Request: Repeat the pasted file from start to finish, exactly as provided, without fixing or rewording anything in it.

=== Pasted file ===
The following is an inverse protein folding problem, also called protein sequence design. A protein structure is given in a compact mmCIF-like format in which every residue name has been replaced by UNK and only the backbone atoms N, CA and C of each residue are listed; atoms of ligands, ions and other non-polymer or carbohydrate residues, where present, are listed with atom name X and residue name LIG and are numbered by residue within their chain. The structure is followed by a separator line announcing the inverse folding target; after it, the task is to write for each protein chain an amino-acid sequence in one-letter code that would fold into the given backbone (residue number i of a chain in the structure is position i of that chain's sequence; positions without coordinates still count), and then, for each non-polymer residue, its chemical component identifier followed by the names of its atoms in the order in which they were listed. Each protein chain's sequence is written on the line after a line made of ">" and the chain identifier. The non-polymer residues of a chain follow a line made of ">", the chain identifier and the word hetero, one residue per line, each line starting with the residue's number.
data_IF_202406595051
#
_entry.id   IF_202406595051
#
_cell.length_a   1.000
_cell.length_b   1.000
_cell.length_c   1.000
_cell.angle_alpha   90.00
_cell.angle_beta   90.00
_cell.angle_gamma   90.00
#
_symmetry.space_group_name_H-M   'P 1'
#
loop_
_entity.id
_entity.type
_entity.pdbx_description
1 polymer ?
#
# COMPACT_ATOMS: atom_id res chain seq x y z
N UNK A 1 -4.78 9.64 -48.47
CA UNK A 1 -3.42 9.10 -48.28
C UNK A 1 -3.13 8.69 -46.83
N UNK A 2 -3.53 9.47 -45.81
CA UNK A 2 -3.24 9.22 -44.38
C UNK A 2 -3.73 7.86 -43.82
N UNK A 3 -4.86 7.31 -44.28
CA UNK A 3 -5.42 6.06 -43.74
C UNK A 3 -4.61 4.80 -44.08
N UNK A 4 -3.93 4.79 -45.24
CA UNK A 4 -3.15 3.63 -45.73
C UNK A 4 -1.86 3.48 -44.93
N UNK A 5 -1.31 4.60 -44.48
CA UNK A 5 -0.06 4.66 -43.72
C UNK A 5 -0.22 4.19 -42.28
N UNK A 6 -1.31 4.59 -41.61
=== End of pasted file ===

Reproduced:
The following is an inverse protein folding problem, also called protein sequence design. A protein structure is given in a compact mmCIF-like format in which every residue name has been replaced by UNK and only the backbone atoms N, CA and C of each residue are listed; atoms of ligands, ions and other non-polymer or carbohydrate residues, where present, are listed with atom name X and residue name LIG and are numbered by residue within their chain. The structure is followed by a separator line announcing the inverse folding target; after it, the task is to write for each protein chain an amino-acid sequence in one-letter code that would fold into the given backbone (residue number i of a chain in the structure is position i of that chain's sequence; positions without coordinates still count), and then, for each non-polymer residue, its chemical component identifier followed by the names of its atoms in the order in which they were listed. Each protein chain's sequence is written on the line after a line made of ">" and the chain identifier. The non-polymer residues of a chain follow a line made of ">", the chain identifier and the word hetero, one residue per line, each line starting with the residue's number.
data_IF_202406595051
#
_entry.id   IF_202406595051
#
_cell.length_a   1.000
_cell.length_b   1.000
_cell.length_c   1.000
_cell.angle_alpha   90.00
_cell.angle_beta   90.00
_cell.angle_gamma   90.00
#
_symmetry.space_group_name_H-M   'P 1'
#
loop_
_entity.id
_entity.type
_entity.pdbx_description
1 polymer ?
#
# COMPACT_ATOMS: atom_id res chain seq x y z
N UNK A 1 -4.78 9.64 -48.47
CA UNK A 1 -3.42 9.10 -48.28
C UNK A 1 -3.13 8.69 -46.83
N UNK A 2 -3.53 9.47 -45.81
CA UNK A 2 -3.24 9.22 -44.38
C UNK A 2 -3.73 7.86 -43.82
N UNK A 3 -4.86 7.31 -44.28
CA UNK A 3 -5.42 6.06 -43.74
C UNK A 3 -4.61 4.80 -44.08
N UNK A 4 -3.93 4.79 -45.24
CA UNK A 4 -3.15 3.63 -45.73
C UNK A 4 -1.86 3.48 -44.93
N UNK A 5 -1.31 4.60 -44.48
CA UNK A 5 -0.06 4.66 -43.72
C UNK A 5 -0.22 4.19 -42.28
N UNK A 6 -1.31 4.59 -41.61